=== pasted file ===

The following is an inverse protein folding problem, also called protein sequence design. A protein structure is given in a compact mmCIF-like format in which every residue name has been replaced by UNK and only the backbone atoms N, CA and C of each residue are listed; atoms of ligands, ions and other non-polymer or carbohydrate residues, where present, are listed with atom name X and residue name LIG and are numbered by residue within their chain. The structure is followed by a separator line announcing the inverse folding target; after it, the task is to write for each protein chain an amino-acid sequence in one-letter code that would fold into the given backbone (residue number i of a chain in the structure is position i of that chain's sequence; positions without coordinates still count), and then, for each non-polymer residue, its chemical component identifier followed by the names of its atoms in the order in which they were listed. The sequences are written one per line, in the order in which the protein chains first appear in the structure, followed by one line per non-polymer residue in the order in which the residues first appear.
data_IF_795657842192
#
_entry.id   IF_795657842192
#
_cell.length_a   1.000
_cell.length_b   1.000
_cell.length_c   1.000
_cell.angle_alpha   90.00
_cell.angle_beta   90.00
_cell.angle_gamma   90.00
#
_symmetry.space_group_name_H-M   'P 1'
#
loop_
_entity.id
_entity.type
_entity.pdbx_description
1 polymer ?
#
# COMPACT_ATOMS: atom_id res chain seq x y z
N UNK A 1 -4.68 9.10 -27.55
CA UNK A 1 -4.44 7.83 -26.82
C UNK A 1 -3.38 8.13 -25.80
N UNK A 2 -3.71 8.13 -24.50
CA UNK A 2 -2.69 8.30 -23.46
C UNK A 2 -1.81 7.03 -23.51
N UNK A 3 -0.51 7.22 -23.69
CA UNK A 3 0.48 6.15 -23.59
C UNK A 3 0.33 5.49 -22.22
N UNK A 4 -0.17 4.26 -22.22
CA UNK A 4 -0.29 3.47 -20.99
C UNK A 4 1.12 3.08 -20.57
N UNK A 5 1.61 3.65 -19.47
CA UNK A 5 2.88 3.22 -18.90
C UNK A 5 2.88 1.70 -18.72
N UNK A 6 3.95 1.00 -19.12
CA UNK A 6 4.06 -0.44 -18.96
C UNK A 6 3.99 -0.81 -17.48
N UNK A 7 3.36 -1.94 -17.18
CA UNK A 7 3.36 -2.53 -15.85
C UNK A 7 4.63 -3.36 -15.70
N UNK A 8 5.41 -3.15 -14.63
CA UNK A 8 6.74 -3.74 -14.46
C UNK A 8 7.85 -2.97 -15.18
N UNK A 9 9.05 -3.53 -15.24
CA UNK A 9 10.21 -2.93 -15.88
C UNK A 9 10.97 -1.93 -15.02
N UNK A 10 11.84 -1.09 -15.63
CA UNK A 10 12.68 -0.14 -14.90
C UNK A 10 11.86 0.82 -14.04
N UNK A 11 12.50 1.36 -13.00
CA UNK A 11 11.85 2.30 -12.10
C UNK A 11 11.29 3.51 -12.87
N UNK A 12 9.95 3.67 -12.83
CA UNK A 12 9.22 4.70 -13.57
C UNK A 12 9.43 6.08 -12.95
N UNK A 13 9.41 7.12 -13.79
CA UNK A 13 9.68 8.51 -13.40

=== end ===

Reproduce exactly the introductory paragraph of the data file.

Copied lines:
The following is an inverse protein folding problem, also called protein sequence design. A protein structure is given in a compact mmCIF-like format in which every residue name has been replaced by UNK and only the backbone atoms N, CA and C of each residue are listed; atoms of ligands, ions and other non-polymer or carbohydrate residues, where present, are listed with atom name X and residue name LIG and are numbered by residue within their chain. The structure is followed by a separator line announcing the inverse folding target; after it, the task is to write for each protein chain an amino-acid sequence in one-letter code that would fold into the given backbone (residue number i of a chain in the structure is position i of that chain's sequence; positions without coordinates still count), and then, for each non-polymer residue, its chemical component identifier followed by the names of its atoms in the order in which they were listed. The sequences are written one per line, in the order in which the protein chains first appear in the structure, followed by one line per non-polymer residue in the order in which the residues first appear.